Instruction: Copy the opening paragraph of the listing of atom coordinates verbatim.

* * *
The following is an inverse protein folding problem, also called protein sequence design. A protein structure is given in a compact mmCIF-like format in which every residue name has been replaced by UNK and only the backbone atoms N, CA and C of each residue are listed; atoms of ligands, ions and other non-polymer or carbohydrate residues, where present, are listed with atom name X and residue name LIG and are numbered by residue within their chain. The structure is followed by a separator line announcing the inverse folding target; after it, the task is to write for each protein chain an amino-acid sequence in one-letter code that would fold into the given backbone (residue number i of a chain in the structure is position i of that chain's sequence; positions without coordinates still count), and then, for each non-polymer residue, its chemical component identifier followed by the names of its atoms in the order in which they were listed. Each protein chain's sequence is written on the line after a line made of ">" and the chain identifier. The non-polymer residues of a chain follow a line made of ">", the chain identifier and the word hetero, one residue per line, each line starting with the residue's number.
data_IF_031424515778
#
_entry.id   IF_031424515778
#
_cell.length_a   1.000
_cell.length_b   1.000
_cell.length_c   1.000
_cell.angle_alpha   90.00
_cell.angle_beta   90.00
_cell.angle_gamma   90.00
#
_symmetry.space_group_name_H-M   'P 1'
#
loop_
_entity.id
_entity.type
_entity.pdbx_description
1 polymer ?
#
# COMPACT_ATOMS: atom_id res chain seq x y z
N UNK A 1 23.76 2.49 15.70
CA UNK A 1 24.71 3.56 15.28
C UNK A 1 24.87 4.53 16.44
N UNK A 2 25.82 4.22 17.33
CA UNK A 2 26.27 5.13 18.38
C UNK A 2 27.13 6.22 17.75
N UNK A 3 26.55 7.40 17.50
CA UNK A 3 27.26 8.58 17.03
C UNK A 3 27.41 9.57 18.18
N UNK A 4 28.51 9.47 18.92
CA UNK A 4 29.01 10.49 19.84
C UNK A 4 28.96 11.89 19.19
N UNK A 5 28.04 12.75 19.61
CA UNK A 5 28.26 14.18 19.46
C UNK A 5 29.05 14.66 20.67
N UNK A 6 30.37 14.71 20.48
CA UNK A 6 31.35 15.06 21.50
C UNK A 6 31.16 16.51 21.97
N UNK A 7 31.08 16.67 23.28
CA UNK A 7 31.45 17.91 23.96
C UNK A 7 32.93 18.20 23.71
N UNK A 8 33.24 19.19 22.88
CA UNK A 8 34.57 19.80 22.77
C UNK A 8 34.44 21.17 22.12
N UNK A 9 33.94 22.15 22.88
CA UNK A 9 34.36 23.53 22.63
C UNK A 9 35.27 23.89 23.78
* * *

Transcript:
The following is an inverse protein folding problem, also called protein sequence design. A protein structure is given in a compact mmCIF-like format in which every residue name has been replaced by UNK and only the backbone atoms N, CA and C of each residue are listed; atoms of ligands, ions and other non-polymer or carbohydrate residues, where present, are listed with atom name X and residue name LIG and are numbered by residue within their chain. The structure is followed by a separator line announcing the inverse folding target; after it, the task is to write for each protein chain an amino-acid sequence in one-letter code that would fold into the given backbone (residue number i of a chain in the structure is position i of that chain's sequence; positions without coordinates still count), and then, for each non-polymer residue, its chemical component identifier followed by the names of its atoms in the order in which they were listed. Each protein chain's sequence is written on the line after a line made of ">" and the chain identifier. The non-polymer residues of a chain follow a line made of ">", the chain identifier and the word hetero, one residue per line, each line starting with the residue's number.